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Below is an complimentary research note from Demography Unplugged written by Hedgeye Demography analyst Neil Howe. Click here to learn more and subscribe.

China Divorce Filings Climb To Record Highs  - 4 6 2020 3 37 04 PM

As China has emerged from lockdown, the number of divorce filings in several cities has jumped to record highs. This trend is an ominous warning of what the U.S. and other countries may be headed for; already, domestic violence reports are seeing a nationwide surge. (Bloomberg Businessweek)

NH: Already the reports are pouring in: With the COVID-19 lockdown, local governments around the world are seeing more instances of domestic violence and suicide. And now this story about how China is seeing a rush of divorce filings now that the lockdown has eased and courts are functioning again.

    IMO, most of the evidence to date is scattered or anecdotal. We'll have to wait until we have more evidence before coming to conclusions.

      Yes, there does seem to be some rise in domestic violence calls. But the rise may be no more than proportional to the rise in the amount of time that couples who fight are forced to spend together. And, on the flip side, it may be linked to a simultaneous decline in the incidence of violent crime as people spend a lot less time "on the street." As a general rule--to paraphrase Leo Tolstoy--lockdowns may tend to improve happy marriages and push unhappy marriages to the breaking point.

        There is evidence that more people are now calling counselors to talk about their anxiety or loneliness. But there is no evidence yet that the suicide rate is rising. In fact, serious national crises often coincide with suicide-rate declines, perhaps because society feels itself "pulling together" (as in World War II) at a time of challenge. Historically, it is true that rising unemployment does probably trigger rising suicides. On the other hand, it is also true that mortality rates overall tend to fall during recessions. (The rise in suicides is more than compensated by falling auto accidents, falling homicides, and improved health due to more sleep and less work-related stress.)

          The NYT has recently argued both sides of this one. When President Donald Trump said he feared a wave of suicides if the economy were shut down, the newspaper issued a brutal factchecker rebuttal. More recently, it explained that the shutdown would indeed lead to an avalanche to mental health problems, including more suicides.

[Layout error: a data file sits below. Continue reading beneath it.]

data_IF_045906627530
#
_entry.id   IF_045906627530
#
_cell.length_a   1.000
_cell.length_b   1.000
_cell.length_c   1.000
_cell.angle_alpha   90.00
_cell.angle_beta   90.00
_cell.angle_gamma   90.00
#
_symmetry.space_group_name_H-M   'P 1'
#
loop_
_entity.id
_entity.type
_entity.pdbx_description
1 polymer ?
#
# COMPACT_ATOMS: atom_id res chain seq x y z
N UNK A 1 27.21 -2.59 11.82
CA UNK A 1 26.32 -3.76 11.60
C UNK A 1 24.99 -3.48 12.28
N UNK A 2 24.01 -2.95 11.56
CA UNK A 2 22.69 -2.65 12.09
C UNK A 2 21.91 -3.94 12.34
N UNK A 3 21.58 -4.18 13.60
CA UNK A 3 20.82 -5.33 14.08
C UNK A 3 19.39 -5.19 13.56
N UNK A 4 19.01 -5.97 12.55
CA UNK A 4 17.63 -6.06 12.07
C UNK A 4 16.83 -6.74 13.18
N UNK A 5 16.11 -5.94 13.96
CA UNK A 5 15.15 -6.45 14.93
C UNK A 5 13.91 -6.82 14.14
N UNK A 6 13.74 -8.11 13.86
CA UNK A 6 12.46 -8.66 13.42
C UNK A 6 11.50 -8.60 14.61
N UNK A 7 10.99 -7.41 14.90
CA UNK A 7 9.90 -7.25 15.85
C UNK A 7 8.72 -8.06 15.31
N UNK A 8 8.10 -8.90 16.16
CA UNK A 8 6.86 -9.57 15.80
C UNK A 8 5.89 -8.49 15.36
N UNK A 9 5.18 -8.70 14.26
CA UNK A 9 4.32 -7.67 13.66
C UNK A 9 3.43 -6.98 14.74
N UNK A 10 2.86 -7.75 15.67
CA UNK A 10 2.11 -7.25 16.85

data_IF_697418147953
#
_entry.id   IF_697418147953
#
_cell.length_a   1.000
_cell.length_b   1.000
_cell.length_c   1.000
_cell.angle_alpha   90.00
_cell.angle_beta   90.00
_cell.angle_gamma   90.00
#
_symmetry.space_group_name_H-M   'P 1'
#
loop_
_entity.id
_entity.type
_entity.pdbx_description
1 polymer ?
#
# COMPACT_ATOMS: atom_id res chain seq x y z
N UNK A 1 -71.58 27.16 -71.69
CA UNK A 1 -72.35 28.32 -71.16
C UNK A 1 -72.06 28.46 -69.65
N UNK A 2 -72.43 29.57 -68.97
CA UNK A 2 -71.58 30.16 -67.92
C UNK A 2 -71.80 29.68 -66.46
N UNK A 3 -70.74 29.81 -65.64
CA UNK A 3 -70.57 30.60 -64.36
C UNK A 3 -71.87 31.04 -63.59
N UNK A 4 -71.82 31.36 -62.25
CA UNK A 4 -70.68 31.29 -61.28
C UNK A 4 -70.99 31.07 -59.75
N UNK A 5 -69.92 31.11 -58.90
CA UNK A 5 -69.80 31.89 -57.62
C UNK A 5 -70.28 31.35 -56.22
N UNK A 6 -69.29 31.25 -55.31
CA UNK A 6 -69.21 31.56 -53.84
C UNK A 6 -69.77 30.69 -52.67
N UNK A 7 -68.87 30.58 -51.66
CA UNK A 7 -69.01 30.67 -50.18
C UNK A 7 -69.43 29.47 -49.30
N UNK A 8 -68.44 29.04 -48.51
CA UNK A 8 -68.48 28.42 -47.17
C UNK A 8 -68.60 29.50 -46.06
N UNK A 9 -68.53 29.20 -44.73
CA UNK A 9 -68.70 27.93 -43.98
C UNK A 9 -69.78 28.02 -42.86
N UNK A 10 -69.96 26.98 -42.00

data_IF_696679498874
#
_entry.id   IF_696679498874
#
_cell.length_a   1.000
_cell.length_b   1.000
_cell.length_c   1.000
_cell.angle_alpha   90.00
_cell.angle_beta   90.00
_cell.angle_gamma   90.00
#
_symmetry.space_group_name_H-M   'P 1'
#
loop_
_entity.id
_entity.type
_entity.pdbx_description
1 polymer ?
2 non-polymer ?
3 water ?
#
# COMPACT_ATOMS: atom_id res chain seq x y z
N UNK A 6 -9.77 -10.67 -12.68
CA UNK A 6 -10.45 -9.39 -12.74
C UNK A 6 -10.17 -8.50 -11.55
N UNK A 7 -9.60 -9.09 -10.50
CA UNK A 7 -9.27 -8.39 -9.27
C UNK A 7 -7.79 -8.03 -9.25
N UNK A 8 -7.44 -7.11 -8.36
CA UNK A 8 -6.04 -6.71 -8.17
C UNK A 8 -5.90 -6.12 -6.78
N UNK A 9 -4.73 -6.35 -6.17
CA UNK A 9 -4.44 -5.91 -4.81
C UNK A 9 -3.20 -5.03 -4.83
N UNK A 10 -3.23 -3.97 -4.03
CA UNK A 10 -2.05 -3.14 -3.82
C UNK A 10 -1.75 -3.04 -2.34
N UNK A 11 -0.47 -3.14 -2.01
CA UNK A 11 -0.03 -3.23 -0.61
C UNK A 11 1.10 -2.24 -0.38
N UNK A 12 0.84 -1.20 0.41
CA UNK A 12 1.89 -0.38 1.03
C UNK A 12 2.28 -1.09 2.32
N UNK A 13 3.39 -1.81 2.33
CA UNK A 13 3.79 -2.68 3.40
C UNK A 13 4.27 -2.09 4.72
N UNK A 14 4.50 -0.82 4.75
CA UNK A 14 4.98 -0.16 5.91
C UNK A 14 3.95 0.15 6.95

And what about China? We'll see. At the height of the February shutdown, the CCP optimistically (if unromantically) suggested to couples that this might be a good time to help remedy China's birth decline. Well, in about nine months, we'll see about that one too.

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            ABOUT NEIL HOWE

            Neil Howe is a renowned authority on generations and social change in America. An acclaimed bestselling author and speaker, he is the nation's leading thinker on today's generations—who they are, what motivates them, and how they will shape America's future.

            A historian, economist, and demographer, Howe is also a recognized authority on global aging, long-term fiscal policy, and migration. He is a senior associate to the Center for Strategic and International Studies (CSIS) in Washington, D.C., where he helps direct the CSIS Global Aging Initiative.

            Howe has written over a dozen books on generations, demographic change, and fiscal policy, many of them with William Strauss. Howe and Strauss' first book, Generations is a history of America told as a sequence of generational biographies. Vice President Al Gore called it "the most stimulating book on American history that I have ever read" and sent a copy to every member of Congress. Newt Gingrich called it "an intellectual tour de force." Of their book, The Fourth Turning, The Boston Globe wrote, "If Howe and Strauss are right, they will take their place among the great American prophets."

            Howe and Strauss originally coined the term "Millennial Generation" in 1991, and wrote the pioneering book on this generation, Millennials Rising. His work has been featured frequently in the media, including USA Today, CNN, the New York Times, and CBS' 60 Minutes.

            Previously, with Peter G. Peterson, Howe co-authored On Borrowed Time, a pioneering call for budgetary reform and The Graying of the Great Powers with Richard Jackson.

            Howe received his B.A. at U.C. Berkeley and later earned graduate degrees in economics and history from Yale University.